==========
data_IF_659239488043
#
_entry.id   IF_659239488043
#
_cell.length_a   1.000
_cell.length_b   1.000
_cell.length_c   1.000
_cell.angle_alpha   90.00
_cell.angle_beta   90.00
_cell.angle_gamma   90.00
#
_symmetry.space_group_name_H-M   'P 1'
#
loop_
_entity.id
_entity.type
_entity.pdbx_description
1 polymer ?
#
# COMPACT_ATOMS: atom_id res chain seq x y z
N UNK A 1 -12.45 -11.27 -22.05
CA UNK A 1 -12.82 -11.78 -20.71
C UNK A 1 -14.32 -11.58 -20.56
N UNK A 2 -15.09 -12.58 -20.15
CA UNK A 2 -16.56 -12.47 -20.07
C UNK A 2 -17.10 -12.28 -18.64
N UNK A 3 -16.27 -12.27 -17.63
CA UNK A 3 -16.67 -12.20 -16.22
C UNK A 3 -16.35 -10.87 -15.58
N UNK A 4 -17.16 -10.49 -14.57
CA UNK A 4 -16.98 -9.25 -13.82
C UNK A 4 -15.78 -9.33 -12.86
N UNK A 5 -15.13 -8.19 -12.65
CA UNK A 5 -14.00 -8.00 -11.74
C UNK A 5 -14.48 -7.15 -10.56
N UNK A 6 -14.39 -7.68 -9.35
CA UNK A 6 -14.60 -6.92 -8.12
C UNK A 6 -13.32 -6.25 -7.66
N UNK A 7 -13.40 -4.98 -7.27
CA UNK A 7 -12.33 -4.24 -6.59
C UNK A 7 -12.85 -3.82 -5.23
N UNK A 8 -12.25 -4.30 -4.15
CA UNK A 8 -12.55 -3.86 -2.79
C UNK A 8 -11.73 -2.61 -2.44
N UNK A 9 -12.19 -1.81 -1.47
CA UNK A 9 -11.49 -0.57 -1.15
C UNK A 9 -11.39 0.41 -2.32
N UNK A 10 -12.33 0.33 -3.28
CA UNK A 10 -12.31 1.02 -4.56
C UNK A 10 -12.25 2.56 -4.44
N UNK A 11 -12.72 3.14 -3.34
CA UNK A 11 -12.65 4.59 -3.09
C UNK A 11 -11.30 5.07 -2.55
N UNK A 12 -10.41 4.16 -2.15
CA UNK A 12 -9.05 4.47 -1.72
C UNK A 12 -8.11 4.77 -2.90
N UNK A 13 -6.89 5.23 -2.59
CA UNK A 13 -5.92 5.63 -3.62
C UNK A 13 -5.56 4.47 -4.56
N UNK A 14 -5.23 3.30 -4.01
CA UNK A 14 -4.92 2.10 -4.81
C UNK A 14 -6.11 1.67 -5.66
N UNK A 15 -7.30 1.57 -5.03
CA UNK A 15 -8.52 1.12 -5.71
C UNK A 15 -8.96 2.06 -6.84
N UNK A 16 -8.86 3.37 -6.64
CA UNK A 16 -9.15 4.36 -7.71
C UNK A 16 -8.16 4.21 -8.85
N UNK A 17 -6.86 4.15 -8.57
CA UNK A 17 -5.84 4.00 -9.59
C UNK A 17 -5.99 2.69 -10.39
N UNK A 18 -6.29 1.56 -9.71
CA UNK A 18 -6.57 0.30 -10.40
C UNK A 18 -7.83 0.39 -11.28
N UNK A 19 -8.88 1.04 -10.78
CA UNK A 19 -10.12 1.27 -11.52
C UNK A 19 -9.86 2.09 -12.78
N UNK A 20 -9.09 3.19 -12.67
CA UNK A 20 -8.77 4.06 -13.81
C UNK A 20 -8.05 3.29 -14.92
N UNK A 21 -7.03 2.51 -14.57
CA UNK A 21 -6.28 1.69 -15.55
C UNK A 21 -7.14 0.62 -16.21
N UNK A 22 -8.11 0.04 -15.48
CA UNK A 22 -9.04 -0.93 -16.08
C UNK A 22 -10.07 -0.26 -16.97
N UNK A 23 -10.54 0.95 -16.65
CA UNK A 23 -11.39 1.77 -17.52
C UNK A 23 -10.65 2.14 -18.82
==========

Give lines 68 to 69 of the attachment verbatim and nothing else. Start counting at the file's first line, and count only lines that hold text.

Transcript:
C UNK A 16 -8.16 4.21 -8.85
N UNK A 17 -6.86 4.15 -8.57